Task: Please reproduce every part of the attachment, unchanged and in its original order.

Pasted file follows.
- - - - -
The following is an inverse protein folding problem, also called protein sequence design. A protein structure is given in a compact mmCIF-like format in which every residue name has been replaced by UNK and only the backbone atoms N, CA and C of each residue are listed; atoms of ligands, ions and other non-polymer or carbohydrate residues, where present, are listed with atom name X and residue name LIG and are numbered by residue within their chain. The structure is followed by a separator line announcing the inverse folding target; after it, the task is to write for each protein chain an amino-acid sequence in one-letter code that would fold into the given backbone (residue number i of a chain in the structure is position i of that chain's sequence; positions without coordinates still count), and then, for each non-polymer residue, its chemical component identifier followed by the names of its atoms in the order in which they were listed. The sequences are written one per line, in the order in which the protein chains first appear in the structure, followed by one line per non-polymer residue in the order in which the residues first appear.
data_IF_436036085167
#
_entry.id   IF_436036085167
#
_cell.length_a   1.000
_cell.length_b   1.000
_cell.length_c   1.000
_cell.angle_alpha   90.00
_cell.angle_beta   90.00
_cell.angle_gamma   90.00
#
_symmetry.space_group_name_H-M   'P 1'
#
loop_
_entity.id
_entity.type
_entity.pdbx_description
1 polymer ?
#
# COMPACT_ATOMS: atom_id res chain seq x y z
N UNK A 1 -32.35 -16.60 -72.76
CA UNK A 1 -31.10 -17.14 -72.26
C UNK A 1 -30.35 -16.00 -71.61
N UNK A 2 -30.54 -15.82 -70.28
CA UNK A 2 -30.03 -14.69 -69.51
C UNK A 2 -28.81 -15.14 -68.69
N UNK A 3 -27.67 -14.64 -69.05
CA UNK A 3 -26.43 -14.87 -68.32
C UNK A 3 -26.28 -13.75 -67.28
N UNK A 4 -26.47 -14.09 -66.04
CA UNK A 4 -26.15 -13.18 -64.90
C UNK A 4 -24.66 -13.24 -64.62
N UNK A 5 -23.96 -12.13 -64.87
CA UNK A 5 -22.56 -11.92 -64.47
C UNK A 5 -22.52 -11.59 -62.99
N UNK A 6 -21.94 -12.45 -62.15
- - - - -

The following is an inverse protein folding problem, also called protein sequence design. A protein structure is given in a compact mmCIF-like format in which every residue name has been replaced by UNK and only the backbone atoms N, CA and C of each residue are listed; atoms of ligands, ions and other non-polymer or carbohydrate residues, where present, are listed with atom name X and residue name LIG and are numbered by residue within their chain. The structure is followed by a separator line announcing the inverse folding target; after it, the task is to write for each protein chain an amino-acid sequence in one-letter code that would fold into the given backbone (residue number i of a chain in the structure is position i of that chain's sequence; positions without coordinates still count), and then, for each non-polymer residue, its chemical component identifier followed by the names of its atoms in the order in which they were listed. The sequences are written one per line, in the order in which the protein chains first appear in the structure, followed by one line per non-polymer residue in the order in which the residues first appear.
data_IF_436036085167
#
_entry.id   IF_436036085167
#
_cell.length_a   1.000
_cell.length_b   1.000
_cell.length_c   1.000
_cell.angle_alpha   90.00
_cell.angle_beta   90.00
_cell.angle_gamma   90.00
#
_symmetry.space_group_name_H-M   'P 1'
#
loop_
_entity.id
_entity.type
_entity.pdbx_description
1 polymer ?
#
# COMPACT_ATOMS: atom_id res chain seq x y z
N UNK A 1 -32.35 -16.60 -72.76
CA UNK A 1 -31.10 -17.14 -72.26
C UNK A 1 -30.35 -16.00 -71.61
N UNK A 2 -30.54 -15.82 -70.28
CA UNK A 2 -30.03 -14.69 -69.51
C UNK A 2 -28.81 -15.14 -68.69
N UNK A 3 -27.67 -14.64 -69.05
CA UNK A 3 -26.43 -14.87 -68.32
C UNK A 3 -26.28 -13.75 -67.28
N UNK A 4 -26.47 -14.09 -66.04
CA UNK A 4 -26.15 -13.18 -64.90
C UNK A 4 -24.66 -13.24 -64.62
N UNK A 5 -23.96 -12.13 -64.87
CA UNK A 5 -22.56 -11.92 -64.47
C UNK A 5 -22.52 -11.59 -62.99
N UNK A 6 -21.94 -12.45 -62.15